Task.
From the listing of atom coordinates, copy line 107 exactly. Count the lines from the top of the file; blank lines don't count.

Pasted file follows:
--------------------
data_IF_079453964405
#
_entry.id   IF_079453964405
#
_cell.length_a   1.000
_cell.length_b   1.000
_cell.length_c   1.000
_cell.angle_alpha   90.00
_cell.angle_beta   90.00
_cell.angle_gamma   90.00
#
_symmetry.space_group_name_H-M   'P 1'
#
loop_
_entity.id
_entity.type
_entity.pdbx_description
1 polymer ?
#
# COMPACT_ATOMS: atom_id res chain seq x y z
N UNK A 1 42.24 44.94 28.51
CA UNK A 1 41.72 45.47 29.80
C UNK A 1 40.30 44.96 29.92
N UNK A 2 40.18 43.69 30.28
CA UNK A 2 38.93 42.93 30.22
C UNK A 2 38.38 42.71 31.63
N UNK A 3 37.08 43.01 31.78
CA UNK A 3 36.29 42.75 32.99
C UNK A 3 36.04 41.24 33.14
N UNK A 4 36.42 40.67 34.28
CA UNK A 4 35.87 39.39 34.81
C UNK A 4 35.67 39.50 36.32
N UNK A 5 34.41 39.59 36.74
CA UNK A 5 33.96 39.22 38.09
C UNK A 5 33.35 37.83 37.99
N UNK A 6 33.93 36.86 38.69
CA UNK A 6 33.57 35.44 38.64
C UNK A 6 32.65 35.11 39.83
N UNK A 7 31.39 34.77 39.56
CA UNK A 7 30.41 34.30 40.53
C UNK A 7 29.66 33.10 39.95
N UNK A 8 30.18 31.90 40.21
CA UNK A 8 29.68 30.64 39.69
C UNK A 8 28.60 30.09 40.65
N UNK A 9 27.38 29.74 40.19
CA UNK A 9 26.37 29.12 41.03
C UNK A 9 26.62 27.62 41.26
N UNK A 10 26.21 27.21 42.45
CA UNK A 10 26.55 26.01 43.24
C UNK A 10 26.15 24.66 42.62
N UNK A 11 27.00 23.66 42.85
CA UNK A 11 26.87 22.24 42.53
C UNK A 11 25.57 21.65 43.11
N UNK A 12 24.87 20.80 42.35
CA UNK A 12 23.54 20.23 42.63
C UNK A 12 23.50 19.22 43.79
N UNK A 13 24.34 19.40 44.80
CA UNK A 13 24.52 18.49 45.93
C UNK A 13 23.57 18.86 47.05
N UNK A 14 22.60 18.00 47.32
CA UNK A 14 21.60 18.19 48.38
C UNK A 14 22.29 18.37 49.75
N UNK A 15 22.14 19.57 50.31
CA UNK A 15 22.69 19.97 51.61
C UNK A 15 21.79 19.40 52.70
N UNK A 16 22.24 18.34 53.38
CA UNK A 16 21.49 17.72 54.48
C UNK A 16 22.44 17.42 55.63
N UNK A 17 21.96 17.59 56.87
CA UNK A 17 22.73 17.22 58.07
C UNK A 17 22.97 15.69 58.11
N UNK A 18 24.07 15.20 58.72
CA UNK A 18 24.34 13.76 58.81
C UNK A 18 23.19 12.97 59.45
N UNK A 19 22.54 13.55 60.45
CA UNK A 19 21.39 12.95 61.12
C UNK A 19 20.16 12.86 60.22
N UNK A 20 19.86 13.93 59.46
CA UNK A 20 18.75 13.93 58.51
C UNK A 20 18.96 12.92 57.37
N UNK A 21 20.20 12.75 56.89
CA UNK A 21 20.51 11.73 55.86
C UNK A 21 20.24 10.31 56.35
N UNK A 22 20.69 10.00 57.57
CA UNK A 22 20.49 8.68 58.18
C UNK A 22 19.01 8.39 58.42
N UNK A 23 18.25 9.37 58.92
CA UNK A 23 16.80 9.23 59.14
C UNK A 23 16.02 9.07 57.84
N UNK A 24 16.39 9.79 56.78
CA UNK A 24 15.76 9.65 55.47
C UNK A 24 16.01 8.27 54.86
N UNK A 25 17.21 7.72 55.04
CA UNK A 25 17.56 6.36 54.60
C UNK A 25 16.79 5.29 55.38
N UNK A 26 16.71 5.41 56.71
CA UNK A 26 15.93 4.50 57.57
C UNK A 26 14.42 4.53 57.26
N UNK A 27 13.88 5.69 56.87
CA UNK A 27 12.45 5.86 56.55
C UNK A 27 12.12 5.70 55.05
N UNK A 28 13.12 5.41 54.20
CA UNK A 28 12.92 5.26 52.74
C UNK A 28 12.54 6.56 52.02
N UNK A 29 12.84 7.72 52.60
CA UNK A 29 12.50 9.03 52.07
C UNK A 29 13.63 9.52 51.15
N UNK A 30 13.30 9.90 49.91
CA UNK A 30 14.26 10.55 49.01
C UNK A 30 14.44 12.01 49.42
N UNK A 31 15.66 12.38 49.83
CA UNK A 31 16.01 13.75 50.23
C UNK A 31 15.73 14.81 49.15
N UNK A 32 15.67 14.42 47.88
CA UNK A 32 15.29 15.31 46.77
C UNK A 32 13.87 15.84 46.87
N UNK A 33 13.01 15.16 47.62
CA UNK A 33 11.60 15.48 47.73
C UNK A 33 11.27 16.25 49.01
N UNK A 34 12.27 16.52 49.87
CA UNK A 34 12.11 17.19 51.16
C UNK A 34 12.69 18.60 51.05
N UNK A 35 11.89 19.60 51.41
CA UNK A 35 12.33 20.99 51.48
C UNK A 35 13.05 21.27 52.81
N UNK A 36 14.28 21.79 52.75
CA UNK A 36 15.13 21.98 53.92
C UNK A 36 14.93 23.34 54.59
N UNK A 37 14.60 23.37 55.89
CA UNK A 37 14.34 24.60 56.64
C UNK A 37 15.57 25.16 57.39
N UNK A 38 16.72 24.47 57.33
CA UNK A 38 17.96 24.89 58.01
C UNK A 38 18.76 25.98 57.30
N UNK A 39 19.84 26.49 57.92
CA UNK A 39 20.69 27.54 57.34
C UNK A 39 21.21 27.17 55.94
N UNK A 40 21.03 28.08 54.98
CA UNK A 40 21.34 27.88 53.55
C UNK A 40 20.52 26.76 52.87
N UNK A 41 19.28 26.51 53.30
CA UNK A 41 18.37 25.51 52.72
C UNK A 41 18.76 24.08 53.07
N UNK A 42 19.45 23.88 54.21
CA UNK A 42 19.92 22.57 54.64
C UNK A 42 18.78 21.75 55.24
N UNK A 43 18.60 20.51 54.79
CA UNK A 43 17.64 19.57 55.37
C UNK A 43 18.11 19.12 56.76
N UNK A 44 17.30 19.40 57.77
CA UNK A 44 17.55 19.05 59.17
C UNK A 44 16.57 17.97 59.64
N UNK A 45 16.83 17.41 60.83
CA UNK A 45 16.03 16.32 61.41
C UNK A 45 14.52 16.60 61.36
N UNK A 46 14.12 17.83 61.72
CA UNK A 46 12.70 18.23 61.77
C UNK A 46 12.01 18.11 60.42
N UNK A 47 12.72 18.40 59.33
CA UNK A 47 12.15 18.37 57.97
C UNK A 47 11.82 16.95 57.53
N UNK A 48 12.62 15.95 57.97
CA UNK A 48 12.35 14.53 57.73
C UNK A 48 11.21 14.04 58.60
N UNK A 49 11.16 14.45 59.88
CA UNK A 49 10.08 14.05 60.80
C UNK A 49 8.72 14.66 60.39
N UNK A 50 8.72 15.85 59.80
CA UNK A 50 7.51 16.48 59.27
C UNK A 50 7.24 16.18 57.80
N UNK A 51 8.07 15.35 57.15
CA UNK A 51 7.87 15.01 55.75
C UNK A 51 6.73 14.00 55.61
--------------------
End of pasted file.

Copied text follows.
C UNK A 29 13.63 9.52 51.15